After the students toured the buses, they all headed back up to the seventh floor to grab their things, say their goodbyes, and thank Lengyel and Kolb for the opportunity. Right before the class got ready to leave Lengyel had a few words to say to the class. He told the class how well they were behaved and how well the three boys did at calling the game.
“Getting those compliments from someone who has been in the business for so long was quite overwhelming, especially for myself not knowing much about football and being the first time doing commentary,” says Hughes.
“[I had] a sense of joy and pride. I was so glad that somebody of his job caliber enjoyed how we did…” tells Hall.
“When Thom gave us those compliments, I just could not stop smiling. When Thom said that we were just as good on our fourth game as those who have been calling games for four years, just made me believe that this is something I can really do for the rest of my life. I hope that dream comes true,” comments Maka.
Not only did Lengyel and the rest of their class believe they did a great job, Maka, Hughes, and Hall’s teacher also believed that they did exceptional.
“I thought Kyle, Kody, and Alex did a great job. This was only the fourth game that they have called and they went above and beyond our expectations. Everyone involved with the production was impressed with what they did,” states Harnden.
The students were able to take away many things from traveling to Ford Field. Going behind the scenes of Fox Sports is something not many people get a chance to say that they did. The class and Harden believe it was very beneficial to be able to participate in an experience like this.
“The students were exposed to a lot of aspects within media production. From press row, to the Fox Sports Detroit mobile studio, calling the game on the radio, and being allowed to see every aspect of a big stadium production really was eye opening,” explains Harnden.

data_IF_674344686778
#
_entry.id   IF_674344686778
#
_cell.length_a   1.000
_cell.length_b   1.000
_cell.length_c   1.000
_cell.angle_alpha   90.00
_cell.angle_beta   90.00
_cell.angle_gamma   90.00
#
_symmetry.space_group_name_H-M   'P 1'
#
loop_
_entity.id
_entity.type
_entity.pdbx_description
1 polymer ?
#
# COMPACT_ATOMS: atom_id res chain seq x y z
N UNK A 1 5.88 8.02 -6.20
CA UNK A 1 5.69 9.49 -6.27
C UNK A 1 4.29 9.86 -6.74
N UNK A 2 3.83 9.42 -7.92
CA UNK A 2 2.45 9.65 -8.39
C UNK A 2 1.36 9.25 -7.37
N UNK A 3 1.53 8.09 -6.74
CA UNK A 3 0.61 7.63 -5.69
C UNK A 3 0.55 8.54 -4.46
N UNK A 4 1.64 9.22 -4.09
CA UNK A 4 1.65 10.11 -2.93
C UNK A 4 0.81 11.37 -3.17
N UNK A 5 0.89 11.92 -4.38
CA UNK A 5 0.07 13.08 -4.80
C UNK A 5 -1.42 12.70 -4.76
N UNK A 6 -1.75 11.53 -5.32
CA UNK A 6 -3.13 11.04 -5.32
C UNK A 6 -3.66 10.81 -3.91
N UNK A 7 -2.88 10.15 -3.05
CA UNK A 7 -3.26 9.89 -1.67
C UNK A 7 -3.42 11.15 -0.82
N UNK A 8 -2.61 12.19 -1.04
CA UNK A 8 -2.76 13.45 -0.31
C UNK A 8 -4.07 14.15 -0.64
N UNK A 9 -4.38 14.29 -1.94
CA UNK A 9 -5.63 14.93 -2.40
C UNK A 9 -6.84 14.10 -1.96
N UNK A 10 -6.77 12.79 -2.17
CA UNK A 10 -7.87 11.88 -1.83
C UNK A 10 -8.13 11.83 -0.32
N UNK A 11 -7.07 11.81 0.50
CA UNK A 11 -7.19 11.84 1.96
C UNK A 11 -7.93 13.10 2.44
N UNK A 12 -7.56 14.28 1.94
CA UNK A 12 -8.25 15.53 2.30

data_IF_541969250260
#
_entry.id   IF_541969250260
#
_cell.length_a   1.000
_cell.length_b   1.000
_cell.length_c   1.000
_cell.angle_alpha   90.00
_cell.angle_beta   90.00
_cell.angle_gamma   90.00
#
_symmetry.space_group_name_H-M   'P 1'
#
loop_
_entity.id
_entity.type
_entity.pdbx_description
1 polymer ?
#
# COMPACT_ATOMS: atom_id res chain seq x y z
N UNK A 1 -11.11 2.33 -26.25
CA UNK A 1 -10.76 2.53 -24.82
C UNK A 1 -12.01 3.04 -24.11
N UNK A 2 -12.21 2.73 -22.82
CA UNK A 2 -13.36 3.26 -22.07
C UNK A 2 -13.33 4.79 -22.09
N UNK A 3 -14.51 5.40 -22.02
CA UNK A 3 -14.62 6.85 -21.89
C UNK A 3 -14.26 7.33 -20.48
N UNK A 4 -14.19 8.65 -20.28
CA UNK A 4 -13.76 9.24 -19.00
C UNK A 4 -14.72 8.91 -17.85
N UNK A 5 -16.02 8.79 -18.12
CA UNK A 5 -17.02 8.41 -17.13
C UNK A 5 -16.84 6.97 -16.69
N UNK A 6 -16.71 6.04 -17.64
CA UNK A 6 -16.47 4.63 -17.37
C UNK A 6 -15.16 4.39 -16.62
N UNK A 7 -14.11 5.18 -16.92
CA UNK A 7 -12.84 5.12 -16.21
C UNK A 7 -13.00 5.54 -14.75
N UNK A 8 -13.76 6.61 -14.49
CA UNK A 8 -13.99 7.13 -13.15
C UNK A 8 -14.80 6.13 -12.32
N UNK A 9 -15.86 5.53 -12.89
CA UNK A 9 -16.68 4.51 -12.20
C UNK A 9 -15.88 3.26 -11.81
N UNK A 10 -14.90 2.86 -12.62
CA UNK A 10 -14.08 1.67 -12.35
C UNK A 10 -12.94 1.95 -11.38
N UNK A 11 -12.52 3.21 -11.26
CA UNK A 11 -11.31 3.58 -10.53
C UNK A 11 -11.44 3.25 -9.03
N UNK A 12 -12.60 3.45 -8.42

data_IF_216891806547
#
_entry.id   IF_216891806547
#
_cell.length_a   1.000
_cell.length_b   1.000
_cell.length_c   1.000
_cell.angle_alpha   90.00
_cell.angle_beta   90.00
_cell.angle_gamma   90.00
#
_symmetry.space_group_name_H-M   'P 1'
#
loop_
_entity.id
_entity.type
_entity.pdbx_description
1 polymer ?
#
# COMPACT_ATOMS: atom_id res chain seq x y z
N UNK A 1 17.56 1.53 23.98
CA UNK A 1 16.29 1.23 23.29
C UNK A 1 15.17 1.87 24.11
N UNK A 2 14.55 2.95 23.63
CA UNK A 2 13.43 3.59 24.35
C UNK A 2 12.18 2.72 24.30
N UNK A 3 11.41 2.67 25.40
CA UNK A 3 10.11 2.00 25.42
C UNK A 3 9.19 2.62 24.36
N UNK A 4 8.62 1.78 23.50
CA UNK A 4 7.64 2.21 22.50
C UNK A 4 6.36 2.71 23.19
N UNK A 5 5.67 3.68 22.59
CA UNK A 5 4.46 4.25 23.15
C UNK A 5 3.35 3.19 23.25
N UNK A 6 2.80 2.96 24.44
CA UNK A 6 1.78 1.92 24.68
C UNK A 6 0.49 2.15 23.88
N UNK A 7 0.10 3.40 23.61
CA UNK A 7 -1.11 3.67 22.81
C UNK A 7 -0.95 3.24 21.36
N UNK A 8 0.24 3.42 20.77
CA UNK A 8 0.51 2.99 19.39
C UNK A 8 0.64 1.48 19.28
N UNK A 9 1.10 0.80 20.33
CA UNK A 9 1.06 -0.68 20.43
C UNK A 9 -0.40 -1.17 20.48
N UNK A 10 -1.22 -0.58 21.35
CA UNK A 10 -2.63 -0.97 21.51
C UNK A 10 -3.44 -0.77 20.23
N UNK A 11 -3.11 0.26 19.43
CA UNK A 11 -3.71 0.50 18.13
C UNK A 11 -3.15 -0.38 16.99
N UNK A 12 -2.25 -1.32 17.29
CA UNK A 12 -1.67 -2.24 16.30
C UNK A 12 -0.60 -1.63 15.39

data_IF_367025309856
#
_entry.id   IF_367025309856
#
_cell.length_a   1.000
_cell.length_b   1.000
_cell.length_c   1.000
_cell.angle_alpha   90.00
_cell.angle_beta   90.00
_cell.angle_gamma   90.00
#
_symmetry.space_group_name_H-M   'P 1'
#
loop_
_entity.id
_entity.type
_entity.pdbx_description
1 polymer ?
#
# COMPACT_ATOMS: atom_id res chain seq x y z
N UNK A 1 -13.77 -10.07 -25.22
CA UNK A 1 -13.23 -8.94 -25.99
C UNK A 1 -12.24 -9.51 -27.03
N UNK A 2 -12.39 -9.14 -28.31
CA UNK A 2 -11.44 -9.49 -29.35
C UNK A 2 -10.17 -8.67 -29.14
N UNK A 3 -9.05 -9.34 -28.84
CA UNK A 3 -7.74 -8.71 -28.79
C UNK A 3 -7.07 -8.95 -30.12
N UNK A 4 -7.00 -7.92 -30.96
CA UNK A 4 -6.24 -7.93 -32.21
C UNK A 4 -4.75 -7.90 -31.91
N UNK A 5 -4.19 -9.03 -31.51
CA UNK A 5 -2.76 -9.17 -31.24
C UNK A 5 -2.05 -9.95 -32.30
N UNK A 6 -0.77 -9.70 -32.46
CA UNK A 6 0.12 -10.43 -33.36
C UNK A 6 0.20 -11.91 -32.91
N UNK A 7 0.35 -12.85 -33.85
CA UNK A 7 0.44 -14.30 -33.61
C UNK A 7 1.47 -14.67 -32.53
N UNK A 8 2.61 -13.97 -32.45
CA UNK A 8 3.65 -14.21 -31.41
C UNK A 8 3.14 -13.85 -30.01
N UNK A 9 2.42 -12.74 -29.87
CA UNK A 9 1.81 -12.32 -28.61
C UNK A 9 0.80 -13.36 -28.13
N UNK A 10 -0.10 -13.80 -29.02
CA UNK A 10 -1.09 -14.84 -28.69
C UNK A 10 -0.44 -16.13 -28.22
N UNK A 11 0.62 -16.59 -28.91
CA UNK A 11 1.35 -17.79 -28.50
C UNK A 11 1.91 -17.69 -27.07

The experience of traveling to Ford Field was definitely an experience that none of the class members will ever forget. Not only did they have a blast, but they learned a ton too.
“I definitely think that the trip benefited the class because we [were all able] to see things about professional broadcasting that most people can’t. [Also] we [were able] to learn what it takes to make a professional broadcast,” says Maka.
The day after the program traveled to Ford Field, Lengyel emailed Harnden about C.S.T.V. Production and his view on their performance.
“Yesterday, before I uploaded your mp3 file to your class email and apps account, and after trimming the front and tale of the dead air (that is the only editing I did. The rest of the file has no editing done on it), during the broadcast I knew that they were doing a good job,” expresses Thom. “So I wanted to listen to their broadcast when I got home. I could not put the mp3 player down. I did not pause it until halftime. For their fifth broadcast, listening to their preparation come out in the broadcast, changed my opinion to they hit it out of the park.”
Lengyel has been in the business for many years. Having a compliment like that from a man with so much experience really hit home for the C.S.T.V. Production program.
If you would like to see what C.S.T.V. is all about, like us on Facebook “CSTV”, follow us on Twitter “@CedarSpringsTV”, visit our website, “www.cedarspringstv.com” and make sure to watch our newscasts and listen for our play by play on MHSAA!
C.S.T.V. Production truly wants to thank the Student Broadcast Foundation for the opportunity that they were given. And a special thanks to Lengyel and Kolb for selecting C.S.T.V. and helping them with advancing their program to the next level.
Hughes states, “I can’t thank the Student Broadcast Foundation and the MHSAA enough for letting our class have the opportunity to go to Ford Field and experience everything that we did. I would also like to thank our teacher Justin Harnden for turning around our TV Pro program… Lastly, I would like to thank our class for always being there for one another and making this year memorable.”